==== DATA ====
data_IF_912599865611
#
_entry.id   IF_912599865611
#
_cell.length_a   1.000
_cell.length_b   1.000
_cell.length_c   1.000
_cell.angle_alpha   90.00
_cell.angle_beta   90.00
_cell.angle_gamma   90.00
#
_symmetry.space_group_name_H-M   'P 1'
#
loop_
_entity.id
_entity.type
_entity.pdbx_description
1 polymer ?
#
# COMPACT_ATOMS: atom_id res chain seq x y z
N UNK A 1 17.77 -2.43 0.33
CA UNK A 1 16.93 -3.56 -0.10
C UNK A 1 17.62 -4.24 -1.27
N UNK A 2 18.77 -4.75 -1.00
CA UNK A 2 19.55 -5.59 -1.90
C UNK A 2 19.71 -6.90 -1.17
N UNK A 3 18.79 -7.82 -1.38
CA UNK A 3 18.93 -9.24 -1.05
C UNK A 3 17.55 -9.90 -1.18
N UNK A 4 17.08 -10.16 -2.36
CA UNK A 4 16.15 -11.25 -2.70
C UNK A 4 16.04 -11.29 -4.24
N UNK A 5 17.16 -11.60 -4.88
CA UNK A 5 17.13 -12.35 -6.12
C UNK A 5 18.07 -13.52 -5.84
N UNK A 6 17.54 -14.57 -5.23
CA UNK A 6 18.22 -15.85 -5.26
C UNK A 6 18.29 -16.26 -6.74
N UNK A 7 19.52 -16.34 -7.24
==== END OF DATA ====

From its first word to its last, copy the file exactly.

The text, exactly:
data_IF_912599865611
#
_entry.id   IF_912599865611
#
_cell.length_a   1.000
_cell.length_b   1.000
_cell.length_c   1.000
_cell.angle_alpha   90.00
_cell.angle_beta   90.00
_cell.angle_gamma   90.00
#
_symmetry.space_group_name_H-M   'P 1'
#
loop_
_entity.id
_entity.type
_entity.pdbx_description
1 polymer ?
#
# COMPACT_ATOMS: atom_id res chain seq x y z
N UNK A 1 17.77 -2.43 0.33
CA UNK A 1 16.93 -3.56 -0.10
C UNK A 1 17.62 -4.24 -1.27
N UNK A 2 18.77 -4.75 -1.00
CA UNK A 2 19.55 -5.59 -1.90
C UNK A 2 19.71 -6.90 -1.17
N UNK A 3 18.79 -7.82 -1.38
CA UNK A 3 18.93 -9.24 -1.05
C UNK A 3 17.55 -9.90 -1.18
N UNK A 4 17.08 -10.16 -2.36
CA UNK A 4 16.15 -11.25 -2.70
C UNK A 4 16.04 -11.29 -4.24
N UNK A 5 17.16 -11.60 -4.88
CA UNK A 5 17.13 -12.35 -6.12
C UNK A 5 18.07 -13.52 -5.84
N UNK A 6 17.54 -14.57 -5.23
CA UNK A 6 18.22 -15.85 -5.26
C UNK A 6 18.29 -16.26 -6.74
N UNK A 7 19.52 -16.34 -7.24